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How are you Feeling?

This blog was published on the Medicine and Serge Benhayon blog but I felt to share it here also.  

A simple observation highlights to me the importance of the difference between what we feel and what we think, particularly when it comes to health. The world we live in gives precedence to the intelligence of the mind and/or the brain without taking full cognisance of the intelligence of the body. Thinking and thoughts are associated with the mind/brain and much weight is given to the acquisition of knowledge and information and the cognitive disciplines in education and professional life. In contrast, feelings are often dismissed or ignored or over-ridden. They may be negatively associated with emotions or a so-called ‘emotional person’ or someone being too ‘touchy feely’ as opposed to the rational, logical thinker.  Certainly as a child I was lead to believe that feelings were somewhat irrelevant; I was not encouraged to express what I felt but instead learned the opposite. I thought it was good to be the ‘strong silent’ type who didn’t disclose feelings or personal matters. Everything was always ‘fine’ no matter what was really going on.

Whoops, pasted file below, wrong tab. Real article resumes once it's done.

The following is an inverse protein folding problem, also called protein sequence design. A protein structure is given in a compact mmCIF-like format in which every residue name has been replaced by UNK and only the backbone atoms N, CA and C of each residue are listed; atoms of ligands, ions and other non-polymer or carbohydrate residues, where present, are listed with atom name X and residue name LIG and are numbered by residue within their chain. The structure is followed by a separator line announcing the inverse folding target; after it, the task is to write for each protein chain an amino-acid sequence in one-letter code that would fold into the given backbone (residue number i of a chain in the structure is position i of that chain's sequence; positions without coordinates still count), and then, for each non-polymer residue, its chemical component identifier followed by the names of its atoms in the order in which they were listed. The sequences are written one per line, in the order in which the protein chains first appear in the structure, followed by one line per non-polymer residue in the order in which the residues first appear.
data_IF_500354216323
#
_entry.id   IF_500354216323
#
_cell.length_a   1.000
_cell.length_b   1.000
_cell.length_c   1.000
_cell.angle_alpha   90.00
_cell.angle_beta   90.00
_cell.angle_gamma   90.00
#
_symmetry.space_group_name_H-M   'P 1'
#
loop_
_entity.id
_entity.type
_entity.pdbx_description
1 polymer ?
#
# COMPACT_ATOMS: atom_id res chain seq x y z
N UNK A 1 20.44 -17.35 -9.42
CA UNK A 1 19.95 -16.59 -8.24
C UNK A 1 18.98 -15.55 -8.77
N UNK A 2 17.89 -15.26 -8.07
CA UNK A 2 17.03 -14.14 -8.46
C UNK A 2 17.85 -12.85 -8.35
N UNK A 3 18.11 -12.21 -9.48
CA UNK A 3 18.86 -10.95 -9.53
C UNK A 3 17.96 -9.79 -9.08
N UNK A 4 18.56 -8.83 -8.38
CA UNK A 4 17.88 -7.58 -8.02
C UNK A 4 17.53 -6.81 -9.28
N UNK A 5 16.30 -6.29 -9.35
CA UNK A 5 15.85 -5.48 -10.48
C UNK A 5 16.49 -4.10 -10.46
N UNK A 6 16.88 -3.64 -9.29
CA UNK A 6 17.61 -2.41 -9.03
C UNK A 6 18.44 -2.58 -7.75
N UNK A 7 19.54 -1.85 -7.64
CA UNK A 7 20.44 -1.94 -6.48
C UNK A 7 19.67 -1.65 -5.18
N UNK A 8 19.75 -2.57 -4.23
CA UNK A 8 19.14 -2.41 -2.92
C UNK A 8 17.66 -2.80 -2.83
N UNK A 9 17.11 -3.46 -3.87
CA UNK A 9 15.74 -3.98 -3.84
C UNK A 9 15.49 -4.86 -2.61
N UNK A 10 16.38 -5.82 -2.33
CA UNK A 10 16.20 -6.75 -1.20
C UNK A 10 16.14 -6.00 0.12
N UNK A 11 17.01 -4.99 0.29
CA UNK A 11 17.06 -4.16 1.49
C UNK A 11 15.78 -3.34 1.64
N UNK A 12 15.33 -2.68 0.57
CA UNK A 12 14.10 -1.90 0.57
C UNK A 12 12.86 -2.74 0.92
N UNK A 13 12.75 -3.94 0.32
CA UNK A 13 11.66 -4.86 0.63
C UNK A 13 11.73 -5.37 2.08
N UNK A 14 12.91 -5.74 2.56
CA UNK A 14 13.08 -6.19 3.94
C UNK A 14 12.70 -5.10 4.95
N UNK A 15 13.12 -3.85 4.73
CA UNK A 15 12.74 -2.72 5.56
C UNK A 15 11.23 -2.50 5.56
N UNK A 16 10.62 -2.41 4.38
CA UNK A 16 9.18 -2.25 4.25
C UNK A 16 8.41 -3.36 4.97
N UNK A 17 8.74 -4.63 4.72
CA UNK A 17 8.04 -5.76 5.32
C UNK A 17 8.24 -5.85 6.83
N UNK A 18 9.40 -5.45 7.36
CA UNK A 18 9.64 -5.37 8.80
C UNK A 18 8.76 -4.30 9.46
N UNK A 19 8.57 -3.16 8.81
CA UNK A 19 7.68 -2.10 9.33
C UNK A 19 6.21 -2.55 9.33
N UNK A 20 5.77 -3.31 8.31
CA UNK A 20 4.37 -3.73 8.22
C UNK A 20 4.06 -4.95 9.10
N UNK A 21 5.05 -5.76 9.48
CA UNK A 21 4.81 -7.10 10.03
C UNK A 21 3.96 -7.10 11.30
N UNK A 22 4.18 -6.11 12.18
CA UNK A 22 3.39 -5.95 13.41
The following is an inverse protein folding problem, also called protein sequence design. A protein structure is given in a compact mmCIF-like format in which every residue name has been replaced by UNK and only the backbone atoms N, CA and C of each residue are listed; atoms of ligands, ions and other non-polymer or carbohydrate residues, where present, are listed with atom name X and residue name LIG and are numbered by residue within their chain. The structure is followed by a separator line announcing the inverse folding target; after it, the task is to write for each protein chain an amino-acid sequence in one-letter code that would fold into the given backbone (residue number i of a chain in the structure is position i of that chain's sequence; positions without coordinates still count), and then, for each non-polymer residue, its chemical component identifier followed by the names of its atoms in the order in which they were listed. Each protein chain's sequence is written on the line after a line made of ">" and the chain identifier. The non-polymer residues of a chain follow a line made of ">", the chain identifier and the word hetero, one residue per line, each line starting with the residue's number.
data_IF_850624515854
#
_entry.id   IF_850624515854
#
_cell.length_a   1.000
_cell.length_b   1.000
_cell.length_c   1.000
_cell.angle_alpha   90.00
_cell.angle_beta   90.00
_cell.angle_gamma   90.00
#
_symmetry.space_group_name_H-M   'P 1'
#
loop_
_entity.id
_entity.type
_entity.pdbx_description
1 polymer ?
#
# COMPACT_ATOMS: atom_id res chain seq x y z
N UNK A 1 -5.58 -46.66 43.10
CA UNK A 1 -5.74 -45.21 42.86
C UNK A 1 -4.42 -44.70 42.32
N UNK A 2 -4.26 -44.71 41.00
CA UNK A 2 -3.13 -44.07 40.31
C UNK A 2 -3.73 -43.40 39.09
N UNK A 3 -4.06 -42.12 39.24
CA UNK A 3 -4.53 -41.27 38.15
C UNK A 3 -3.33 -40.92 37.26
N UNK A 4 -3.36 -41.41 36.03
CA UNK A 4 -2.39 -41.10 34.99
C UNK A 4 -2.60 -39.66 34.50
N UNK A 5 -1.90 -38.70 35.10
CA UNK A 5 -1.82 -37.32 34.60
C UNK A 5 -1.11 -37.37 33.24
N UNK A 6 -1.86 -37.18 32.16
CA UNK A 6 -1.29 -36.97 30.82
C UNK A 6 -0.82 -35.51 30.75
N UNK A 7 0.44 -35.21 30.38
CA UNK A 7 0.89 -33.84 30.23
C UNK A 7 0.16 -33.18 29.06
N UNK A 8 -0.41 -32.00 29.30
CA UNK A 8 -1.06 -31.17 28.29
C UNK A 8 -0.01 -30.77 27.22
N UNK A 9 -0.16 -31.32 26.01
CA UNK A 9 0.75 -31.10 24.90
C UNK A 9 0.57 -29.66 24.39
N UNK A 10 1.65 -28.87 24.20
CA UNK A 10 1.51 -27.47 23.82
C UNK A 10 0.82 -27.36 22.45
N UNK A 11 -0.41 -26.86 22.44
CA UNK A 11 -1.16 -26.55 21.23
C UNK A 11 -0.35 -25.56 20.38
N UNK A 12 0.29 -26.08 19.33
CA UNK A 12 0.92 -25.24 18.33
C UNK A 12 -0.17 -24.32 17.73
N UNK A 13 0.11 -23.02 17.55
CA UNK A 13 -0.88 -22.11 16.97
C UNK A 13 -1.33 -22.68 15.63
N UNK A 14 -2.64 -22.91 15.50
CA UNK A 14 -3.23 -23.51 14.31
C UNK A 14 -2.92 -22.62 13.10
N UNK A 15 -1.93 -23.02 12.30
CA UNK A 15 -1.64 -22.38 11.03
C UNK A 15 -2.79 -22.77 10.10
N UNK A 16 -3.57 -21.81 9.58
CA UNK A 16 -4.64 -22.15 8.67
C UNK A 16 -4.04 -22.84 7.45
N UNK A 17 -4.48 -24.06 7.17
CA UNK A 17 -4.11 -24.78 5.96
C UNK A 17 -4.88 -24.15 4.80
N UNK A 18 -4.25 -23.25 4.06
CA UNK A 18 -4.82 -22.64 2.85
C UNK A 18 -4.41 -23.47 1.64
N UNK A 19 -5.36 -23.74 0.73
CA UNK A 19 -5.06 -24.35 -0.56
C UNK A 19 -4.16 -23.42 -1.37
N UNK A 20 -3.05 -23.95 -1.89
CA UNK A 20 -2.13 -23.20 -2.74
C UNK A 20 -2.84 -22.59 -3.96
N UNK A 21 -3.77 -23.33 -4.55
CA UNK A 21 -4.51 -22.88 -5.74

Whilst thoughts may appear to arise in the mind, feelings come from the body and are the language of the intelligence of the body. When I do a ward round in the morning, I ask patients “How are you feeling?”not  “What are you thinking?” if I want to know what is going on for them and their wellbeing.

This simple observation clarifies that if we want to know the truth of what is going on in the body and in someone’s health, we ask about how he/she is feeling and respond accordingly.  True intelligence is embodied and feelings are the conveyors of that intelligence.